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Spontaneous diffusiophoretic separation in paper-based microfluidic device

Abstract

Microfluidic paper-based analytical devices (μPADs) for separating particles have been playing a key role for point-of-care diagnostics in the area of remote settings. While splendid separation methods using μPADs have been explosively developed, they still require external devices inducing external field. In this work, the spontaneous separation method in μPADs was suggested by leveraging convective flow (the imbibition of paper and nanoporous medium) and diffusiophoresis by ion exchange medium. Especially, the paper’s fast imbibition was utilized as driving particles at the first stage, which results in fast overall processing in contrast to the spontaneous separation method of microfluidic chip integrated with only ion exchange medium. Therefore, our novel spontaneous selective preconcentration method based on μPADs would have key potential to be used in portable point-of-care devices in remote settings.

Introduction

Microfluidic paper-based analytical devices (μPADs) have received significant attentions in recent years due to the properties of paper such as low cost, portability, bio-degradability, handy portability and simple fabrication [1,2,3]. These properties make the paper-fluidic device attractive in remote settings and resource limited settings. μPADs have been studied for point-of-care diagnostics in remote settings, in which diverse methods have been developed for separation and preconcentration of samples [4,5,6,7]. Recently, separation and preconcentration of biomolecules has been demonstrated with paper-based ion concentration polarization (ICP) platform. Since conventional ICP preconcentration method has several benefits such as high preconcentration factor and no need of complex buffer exchange, ICP has been extensively studied for the selective preconcentration of biomolecules [8,9,10,11,12]. However, because typical ICP platform required an external electrical field for performing the separation, paper-based ICP separator also needed an external power source and cause the methods to be against to the original concept of μPADs.

Our previous work presented the spontaneous preconcentration (or selective preconcentration) method in microfluidic chip with leveraging convective flow through microchannel over diffusiophoresis induced by imbibition and ion exchange of ion exchange medium, respectively [13,14,15,16,17,18]. Especially, we had demonstrated that the velocity of the convective flow by the imbibition of the medium deviated from original Darcy’s law using non-uniformly patterned ion exchange medium, but this work has the limitation of time-consuming and complex process [13]. Therefore, in this work, we would present the spontaneous diffusiophoretic separation of multiple particles using μPADs. We analyzed the results using the mechanism of previous works such as diffusiophoresis and imbibition, while a part of result was found to be contradictory to such mechanisms so that one need further investigations for the exact fundamentals. However, presenting results can be directly employed for practical μPAD based selective preconcentration platform.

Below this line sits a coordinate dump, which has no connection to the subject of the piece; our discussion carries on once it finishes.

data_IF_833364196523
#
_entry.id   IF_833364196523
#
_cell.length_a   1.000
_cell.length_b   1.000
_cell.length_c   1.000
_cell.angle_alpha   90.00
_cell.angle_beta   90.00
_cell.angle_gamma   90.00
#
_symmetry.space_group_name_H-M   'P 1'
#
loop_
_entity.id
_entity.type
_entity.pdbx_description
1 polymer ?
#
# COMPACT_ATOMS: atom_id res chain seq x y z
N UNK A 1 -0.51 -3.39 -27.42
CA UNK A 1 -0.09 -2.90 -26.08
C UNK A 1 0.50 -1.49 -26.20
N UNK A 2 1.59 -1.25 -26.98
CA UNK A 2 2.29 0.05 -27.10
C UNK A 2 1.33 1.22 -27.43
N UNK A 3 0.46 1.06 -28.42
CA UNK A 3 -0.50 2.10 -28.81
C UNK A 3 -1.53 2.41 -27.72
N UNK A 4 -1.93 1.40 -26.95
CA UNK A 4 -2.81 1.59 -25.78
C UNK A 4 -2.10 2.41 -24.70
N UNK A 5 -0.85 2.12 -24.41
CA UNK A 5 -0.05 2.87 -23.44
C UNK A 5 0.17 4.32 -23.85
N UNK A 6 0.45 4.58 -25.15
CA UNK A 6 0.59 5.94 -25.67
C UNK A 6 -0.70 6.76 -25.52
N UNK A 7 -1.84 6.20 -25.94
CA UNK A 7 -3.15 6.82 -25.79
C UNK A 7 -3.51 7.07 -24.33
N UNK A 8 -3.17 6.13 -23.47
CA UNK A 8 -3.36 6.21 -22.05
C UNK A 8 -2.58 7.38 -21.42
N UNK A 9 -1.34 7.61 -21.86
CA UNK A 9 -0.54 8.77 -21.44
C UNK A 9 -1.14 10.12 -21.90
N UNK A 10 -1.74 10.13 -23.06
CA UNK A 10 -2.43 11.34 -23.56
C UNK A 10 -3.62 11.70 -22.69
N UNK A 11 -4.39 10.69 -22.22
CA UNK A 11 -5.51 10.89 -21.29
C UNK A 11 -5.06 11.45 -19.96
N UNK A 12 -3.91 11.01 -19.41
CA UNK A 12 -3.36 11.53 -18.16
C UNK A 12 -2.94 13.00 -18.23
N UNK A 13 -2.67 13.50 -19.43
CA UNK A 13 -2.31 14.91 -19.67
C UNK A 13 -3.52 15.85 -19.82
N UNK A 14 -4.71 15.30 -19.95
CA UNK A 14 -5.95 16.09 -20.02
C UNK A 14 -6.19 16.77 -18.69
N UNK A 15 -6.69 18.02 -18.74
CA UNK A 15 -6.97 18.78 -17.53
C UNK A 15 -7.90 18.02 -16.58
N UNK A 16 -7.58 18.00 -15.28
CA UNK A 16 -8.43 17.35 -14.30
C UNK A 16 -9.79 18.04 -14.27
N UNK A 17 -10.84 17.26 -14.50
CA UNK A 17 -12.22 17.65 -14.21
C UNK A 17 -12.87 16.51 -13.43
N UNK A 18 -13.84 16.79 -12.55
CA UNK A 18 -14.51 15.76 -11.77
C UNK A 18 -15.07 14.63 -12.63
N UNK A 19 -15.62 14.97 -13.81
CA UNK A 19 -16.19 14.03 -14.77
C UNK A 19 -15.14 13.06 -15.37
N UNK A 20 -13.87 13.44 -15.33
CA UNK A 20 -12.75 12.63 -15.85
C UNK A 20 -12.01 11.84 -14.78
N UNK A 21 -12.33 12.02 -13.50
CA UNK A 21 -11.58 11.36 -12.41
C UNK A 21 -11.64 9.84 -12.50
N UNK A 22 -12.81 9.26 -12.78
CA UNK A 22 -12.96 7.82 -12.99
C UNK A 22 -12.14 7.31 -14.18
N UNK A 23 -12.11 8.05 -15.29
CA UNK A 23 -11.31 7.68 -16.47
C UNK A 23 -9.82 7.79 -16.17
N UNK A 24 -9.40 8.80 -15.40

Materials and methods

Device fabrication

Paper-based separation device was fabricated by cellulose paper (Whatman grade 1, Sigma Aldrich, USA) with slide glass, as shown in Fig. 1a. The paper has 180 μm of thickness and a mean pore diameter of 11 μm. Using a commercial wax printer (ColorQube 8570, Xerox, USA), the channel was pattered with hydrophobic wax region (black area in Fig. 1b). The printed channel was then baked at 120 °C for 10 min. Then, Nafion was dropped in a broad region of paper for forming ion exchange medium as shown. The Nafion-patterned paper was dried at 95 °C for 10 min. Finally, to avoid sample evaporation, adhesive tapes were attached on both sides of the paper channel.

Fig. 1
figure1

a Schematic and b the image of a paper-based diffusiophoretic separation device

Chemical preparation

Reservoir was filled with KCl 1 mM solution (Sigma Aldrich, USA) with negatively charged fluorescent carboxylate particles (diameter = 0.2 μm (em. 550 nm, yellow) and 0.04 μm (em. 532 nm, green), Invitrogen, USA).

Experimental apparatus

The motions of fluorescent particles were captured by an inverted fluorescence microscope (IX53, Olympus, Japan) and the images were analyzed by CellSens program (Olympus, Japan). The snapshots were captured at every 5 min.

Results and discussions

Mechanism of spontaneous separation method in μPADs

When ion exchange medium (e.g. Nafion) met water containing non-protonic cation, the protons inside the medium were exchanged with other cations, and the concentration gradient was generated due to the different diffusivity of proton and other cations as shown in Fig. 2a. This mechanism is called diffusiophoresis, which spontaneously induces the motion of charged particles under the electrolyte concentration gradient. In this configuration, the particles are affected by diffusiophoretic velocity (UDP) and also the velocity of convective flow through microchannel (Uμ) with the opposite direction to UDP. This convection can be caused by the imbibition of ion exchange medium and paper itself.

Fig. 2
figure2

a Schematic diagram of concentration gradient generated near the ion exchange medium (e.g. Nafion). b The plot of UDPs of particle 1 and 2 with different diffusiophoretic constant, and Uμ induced by the imbibition of paper and Nafion